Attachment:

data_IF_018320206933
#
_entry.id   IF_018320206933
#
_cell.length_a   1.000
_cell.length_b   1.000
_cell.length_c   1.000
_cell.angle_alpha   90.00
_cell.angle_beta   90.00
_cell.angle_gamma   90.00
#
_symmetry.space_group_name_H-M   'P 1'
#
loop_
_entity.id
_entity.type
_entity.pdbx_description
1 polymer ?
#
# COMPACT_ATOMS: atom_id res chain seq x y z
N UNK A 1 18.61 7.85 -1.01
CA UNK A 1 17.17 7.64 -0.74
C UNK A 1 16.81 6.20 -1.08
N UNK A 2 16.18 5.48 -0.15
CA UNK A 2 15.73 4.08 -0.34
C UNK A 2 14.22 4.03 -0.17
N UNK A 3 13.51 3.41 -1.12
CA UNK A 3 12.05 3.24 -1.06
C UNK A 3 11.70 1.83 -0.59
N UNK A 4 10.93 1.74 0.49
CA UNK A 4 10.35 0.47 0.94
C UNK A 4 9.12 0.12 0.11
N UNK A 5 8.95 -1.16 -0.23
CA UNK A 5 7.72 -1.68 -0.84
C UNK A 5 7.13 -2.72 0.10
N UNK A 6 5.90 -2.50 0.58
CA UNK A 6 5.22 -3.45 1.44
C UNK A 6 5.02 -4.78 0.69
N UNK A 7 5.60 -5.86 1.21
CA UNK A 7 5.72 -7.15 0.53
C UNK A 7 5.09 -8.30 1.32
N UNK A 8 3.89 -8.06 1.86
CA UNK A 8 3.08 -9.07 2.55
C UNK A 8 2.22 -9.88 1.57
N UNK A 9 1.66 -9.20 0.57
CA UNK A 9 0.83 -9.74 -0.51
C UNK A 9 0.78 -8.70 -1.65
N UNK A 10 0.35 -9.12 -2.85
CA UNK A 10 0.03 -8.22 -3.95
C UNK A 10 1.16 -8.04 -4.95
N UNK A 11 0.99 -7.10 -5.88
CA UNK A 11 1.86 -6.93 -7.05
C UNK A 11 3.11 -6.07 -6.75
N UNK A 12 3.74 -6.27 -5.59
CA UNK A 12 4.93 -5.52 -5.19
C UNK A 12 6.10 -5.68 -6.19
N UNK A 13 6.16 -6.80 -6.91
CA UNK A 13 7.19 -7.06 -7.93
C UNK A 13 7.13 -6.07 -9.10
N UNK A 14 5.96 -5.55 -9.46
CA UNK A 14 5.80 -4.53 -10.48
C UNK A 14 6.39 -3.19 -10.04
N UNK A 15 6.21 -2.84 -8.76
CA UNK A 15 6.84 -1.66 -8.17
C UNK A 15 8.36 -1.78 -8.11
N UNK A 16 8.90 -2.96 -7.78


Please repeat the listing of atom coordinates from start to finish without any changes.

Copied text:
data_IF_018320206933
#
_entry.id   IF_018320206933
#
_cell.length_a   1.000
_cell.length_b   1.000
_cell.length_c   1.000
_cell.angle_alpha   90.00
_cell.angle_beta   90.00
_cell.angle_gamma   90.00
#
_symmetry.space_group_name_H-M   'P 1'
#
loop_
_entity.id
_entity.type
_entity.pdbx_description
1 polymer ?
#
# COMPACT_ATOMS: atom_id res chain seq x y z
N UNK A 1 18.61 7.85 -1.01
CA UNK A 1 17.17 7.64 -0.74
C UNK A 1 16.81 6.20 -1.08
N UNK A 2 16.18 5.48 -0.15
CA UNK A 2 15.73 4.08 -0.34
C UNK A 2 14.22 4.03 -0.17
N UNK A 3 13.51 3.41 -1.12
CA UNK A 3 12.05 3.24 -1.06
C UNK A 3 11.70 1.83 -0.59
N UNK A 4 10.93 1.74 0.49
CA UNK A 4 10.35 0.47 0.94
C UNK A 4 9.12 0.12 0.11
N UNK A 5 8.95 -1.16 -0.23
CA UNK A 5 7.72 -1.68 -0.84
C UNK A 5 7.13 -2.72 0.10
N UNK A 6 5.90 -2.50 0.58
CA UNK A 6 5.22 -3.45 1.44
C UNK A 6 5.02 -4.78 0.69
N UNK A 7 5.60 -5.86 1.21
CA UNK A 7 5.72 -7.15 0.53
C UNK A 7 5.09 -8.30 1.32
N UNK A 8 3.89 -8.06 1.86
CA UNK A 8 3.08 -9.07 2.55
C UNK A 8 2.22 -9.88 1.57
N UNK A 9 1.66 -9.20 0.57
CA UNK A 9 0.83 -9.74 -0.51
C UNK A 9 0.78 -8.70 -1.65
N UNK A 10 0.35 -9.12 -2.85
CA UNK A 10 0.03 -8.22 -3.95
C UNK A 10 1.16 -8.04 -4.95
N UNK A 11 0.99 -7.10 -5.88
CA UNK A 11 1.86 -6.93 -7.05
C UNK A 11 3.11 -6.07 -6.75
N UNK A 12 3.74 -6.27 -5.59
CA UNK A 12 4.93 -5.52 -5.19
C UNK A 12 6.10 -5.68 -6.19
N UNK A 13 6.16 -6.80 -6.91
CA UNK A 13 7.19 -7.06 -7.93
C UNK A 13 7.13 -6.07 -9.10
N UNK A 14 5.96 -5.55 -9.46
CA UNK A 14 5.80 -4.53 -10.48
C UNK A 14 6.39 -3.19 -10.04
N UNK A 15 6.21 -2.84 -8.76
CA UNK A 15 6.84 -1.66 -8.17
C UNK A 15 8.36 -1.78 -8.11
N UNK A 16 8.90 -2.96 -7.78